“Mexican Trilogy” Artfully Tells Vital American Story

Three full-length plays in one evening?  That’s ambitious.

A century in a family’s life, spanning four generations and two cultures?  Ambitious again.

The Latino Theater Company pulls it off with panache in its newest  creation, A Mexican Trilogy: An American Story. The three plays — Faith, Hope and Charity — are onstage at downtown’s LA Theatre Center.  Using a bold scenic design (by Francois-Pierre Couture) that stacks a half-dozen playing areas in an upstage box wall; powerfully dramatic projections (by Yee Eun Nam); and a daring sound design (by John Zalewski), the LTC troupe unfolds its panoramic tale with wit and warmth, punctuating the story with adroitly chosen popular songs.

Evelina Fernandez, Olivia Cristina Delgado; (rear) Sal Lopez, Sam Golzari, Esperanza America (photo: Grettel Cortes)

Evelina Fernandez, Olivia Cristina Delgado; (rear) Sal Lopez, Sam Golzari, Esperanza America (photo: Grettel Cortes)

The cycle begins in a Mexico swept by revolution, moves to an Arizona mining town and then to Phoenix, and ends in the Los Angeles of 2005.  We follow la familia as it evolves, with the twelve actors shifting characters along the way.   Yet as family members grow and change and die, we also see how some things endure, like traditions, or keep showing up, like genes or habits.

One danger in such an ambitious undertaking is overwhelm — will we lose track of the many-stranded story, or lose interest over the six hours of its telling?  We don’t.  Every element of the production is handled so skilfully that we stay effortlessly engaged, even over the break for dinner (or as we did, from one evening to the next).

Another danger is stereotyping — moving through an entire century and 30 characters in six hours, can each person appear individual and real?  Will historic events be merely quick cartoons? Again, no problem.  As swiftly as the story moves, the playwright gives each character time to reveal inner layers, and the actors make it happen.  And the projections and sound design make each crucial moment echo long after it has passed, as such moments do in memory.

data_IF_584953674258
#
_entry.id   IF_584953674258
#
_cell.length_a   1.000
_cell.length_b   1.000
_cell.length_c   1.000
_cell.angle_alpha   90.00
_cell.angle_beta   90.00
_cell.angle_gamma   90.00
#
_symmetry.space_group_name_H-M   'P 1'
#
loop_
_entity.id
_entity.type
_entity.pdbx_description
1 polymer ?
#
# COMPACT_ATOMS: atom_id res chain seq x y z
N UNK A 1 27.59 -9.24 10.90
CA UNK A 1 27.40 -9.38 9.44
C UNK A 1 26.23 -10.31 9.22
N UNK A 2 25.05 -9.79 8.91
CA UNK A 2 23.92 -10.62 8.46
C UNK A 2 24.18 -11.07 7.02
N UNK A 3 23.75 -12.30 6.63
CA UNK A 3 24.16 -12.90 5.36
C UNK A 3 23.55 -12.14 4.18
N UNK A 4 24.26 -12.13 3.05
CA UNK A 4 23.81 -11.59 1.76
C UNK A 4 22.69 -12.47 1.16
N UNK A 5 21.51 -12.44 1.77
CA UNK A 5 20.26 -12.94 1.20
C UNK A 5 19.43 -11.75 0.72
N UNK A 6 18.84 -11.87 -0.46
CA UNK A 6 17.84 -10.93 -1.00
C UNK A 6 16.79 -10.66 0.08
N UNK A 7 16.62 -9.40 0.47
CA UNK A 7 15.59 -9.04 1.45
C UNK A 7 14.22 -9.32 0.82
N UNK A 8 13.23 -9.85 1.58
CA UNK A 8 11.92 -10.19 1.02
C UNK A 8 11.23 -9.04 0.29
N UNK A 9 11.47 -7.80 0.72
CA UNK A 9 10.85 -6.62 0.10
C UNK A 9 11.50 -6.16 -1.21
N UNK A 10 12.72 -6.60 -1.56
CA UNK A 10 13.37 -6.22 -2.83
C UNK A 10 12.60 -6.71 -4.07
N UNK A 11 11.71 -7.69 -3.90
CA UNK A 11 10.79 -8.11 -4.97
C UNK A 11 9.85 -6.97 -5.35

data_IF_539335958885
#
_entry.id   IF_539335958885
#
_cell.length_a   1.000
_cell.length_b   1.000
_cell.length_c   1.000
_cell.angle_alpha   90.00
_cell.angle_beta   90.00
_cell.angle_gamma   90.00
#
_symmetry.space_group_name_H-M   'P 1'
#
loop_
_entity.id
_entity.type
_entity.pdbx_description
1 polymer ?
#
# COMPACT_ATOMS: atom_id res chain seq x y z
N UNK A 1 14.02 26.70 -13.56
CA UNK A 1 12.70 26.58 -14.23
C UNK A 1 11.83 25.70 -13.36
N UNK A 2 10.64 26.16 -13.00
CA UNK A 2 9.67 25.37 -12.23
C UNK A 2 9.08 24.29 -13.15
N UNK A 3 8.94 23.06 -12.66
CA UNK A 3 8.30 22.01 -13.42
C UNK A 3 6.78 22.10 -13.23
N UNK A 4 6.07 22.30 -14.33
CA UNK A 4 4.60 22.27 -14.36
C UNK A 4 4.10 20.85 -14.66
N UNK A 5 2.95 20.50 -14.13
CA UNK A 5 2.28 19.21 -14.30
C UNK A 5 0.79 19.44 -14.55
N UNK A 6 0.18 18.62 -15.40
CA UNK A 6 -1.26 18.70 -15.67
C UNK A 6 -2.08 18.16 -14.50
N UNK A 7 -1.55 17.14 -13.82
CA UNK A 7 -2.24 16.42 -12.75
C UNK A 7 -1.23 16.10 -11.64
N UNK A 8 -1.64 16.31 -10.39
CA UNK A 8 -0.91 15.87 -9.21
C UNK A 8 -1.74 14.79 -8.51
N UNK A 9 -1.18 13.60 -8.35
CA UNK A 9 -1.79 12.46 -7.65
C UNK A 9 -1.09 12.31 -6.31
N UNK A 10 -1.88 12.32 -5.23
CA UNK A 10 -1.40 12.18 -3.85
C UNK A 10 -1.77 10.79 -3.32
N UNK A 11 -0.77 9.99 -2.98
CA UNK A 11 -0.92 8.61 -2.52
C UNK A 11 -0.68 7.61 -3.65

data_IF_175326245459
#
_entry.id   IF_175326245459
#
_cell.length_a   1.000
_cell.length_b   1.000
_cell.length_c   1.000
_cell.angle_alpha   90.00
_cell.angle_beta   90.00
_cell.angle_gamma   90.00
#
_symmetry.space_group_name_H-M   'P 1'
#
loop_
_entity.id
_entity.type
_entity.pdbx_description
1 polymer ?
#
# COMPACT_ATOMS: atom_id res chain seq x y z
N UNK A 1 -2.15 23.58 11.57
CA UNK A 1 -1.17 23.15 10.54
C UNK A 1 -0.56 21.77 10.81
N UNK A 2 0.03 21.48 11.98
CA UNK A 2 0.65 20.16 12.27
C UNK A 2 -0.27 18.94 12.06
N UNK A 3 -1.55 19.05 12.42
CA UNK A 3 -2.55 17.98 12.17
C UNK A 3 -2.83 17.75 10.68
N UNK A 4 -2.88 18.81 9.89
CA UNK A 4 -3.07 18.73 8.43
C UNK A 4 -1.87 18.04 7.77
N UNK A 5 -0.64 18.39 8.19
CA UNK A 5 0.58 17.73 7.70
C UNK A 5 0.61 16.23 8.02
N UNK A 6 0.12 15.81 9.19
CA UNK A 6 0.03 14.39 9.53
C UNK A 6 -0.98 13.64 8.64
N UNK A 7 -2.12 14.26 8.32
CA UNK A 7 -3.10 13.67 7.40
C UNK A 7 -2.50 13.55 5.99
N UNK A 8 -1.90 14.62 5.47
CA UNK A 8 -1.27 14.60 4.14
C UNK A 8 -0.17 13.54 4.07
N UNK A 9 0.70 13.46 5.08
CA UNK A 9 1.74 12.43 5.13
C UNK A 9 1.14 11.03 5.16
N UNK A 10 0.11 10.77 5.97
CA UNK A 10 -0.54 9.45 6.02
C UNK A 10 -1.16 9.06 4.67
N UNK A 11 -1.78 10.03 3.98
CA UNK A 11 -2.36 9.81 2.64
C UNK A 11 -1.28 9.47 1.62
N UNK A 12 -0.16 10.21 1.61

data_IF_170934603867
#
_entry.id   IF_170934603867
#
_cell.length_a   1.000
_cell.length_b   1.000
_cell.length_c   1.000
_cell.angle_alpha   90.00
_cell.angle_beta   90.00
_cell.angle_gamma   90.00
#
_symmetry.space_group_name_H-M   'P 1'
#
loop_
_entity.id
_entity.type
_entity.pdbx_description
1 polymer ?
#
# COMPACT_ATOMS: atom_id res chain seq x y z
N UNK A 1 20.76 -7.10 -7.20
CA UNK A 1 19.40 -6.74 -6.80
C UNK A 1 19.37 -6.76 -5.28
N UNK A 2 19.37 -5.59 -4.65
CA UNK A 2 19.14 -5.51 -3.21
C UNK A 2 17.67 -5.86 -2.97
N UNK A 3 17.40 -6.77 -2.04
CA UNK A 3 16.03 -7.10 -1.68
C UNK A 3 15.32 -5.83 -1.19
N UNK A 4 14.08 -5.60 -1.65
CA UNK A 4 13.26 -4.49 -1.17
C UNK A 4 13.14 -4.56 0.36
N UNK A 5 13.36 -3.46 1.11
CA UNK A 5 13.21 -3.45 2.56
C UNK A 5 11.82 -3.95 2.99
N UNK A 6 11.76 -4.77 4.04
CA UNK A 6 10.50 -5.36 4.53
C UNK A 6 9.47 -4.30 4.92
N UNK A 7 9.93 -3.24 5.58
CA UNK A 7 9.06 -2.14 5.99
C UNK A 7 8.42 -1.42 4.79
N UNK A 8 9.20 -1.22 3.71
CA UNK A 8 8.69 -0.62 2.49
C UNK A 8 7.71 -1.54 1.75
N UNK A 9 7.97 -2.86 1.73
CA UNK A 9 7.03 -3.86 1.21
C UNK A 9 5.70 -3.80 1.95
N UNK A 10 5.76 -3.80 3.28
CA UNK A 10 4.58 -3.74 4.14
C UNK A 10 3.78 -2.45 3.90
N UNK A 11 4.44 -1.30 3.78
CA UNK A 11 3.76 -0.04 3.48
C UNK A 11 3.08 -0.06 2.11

In an ensemble production of such uniformly high quality, it’s nearly impossible to single out artists. Whether handling one role (as Lucy Rodriguez does throughout, and Robert Beltran does in Charity) or several (as everyone else does), the actors demonstrate  impressive  range and versatility.  Even the playwright, Fernández, steps into four roles across the three plays.

Nothing about A Mexican Trilogy leads us to expect a musical.  So we are surprised early on when the sisters Faith, Hope and Elena manage a credible imitation of the Andrews Sisters; then they get even better; and then later, we are stunned by the solos of Ella Saldaña North and Esperanza America.  Sal Lopez — who handles a handful of roles, from young priest to aged paterfamilias to a burned-out veteran — also croons romanticos; and Julio Macias and Kenneth Miles Ellington step into power rock classics with ease.

Now three decades old, the Latino Theater Company under founder José Luis Valenzuela has matured into a troupe that can take on any challenge, as their masterful handling of this epic demonstrates.  A Mexican Trilogy: An American Story is not only a dynamic theatrical  experience, it’s a vital cultural record.  It deserves to be seen all over  this country — and perhaps Mexico as well. The only question is how many companies can match LTC’s bold artistry, or will dare to try.
A Mexican Trilogy: An American Story, by Evelina Fernández, directed by José Luis Valenzuela.
Presented by the Latino Theater Company, at the LA Theatre Center, 514 S. Spring St., Los Angeles 90013.

Thursdays (Part A) and Fridays (Part B) at 8:00,
Saturdays at 5:00 (Part A) and 8:30 (Part B),
Sundays at 3:00 (Part A) and 6:30 (Part B),through October 9th.

Tickets: <www.TheLATC.org> or (866) 811-4111.




“Anais”: New Wine Bursts the Old Goatskins

When Anaïs Nin began writing, almost 100 years ago, the literary world had no way to deal with her.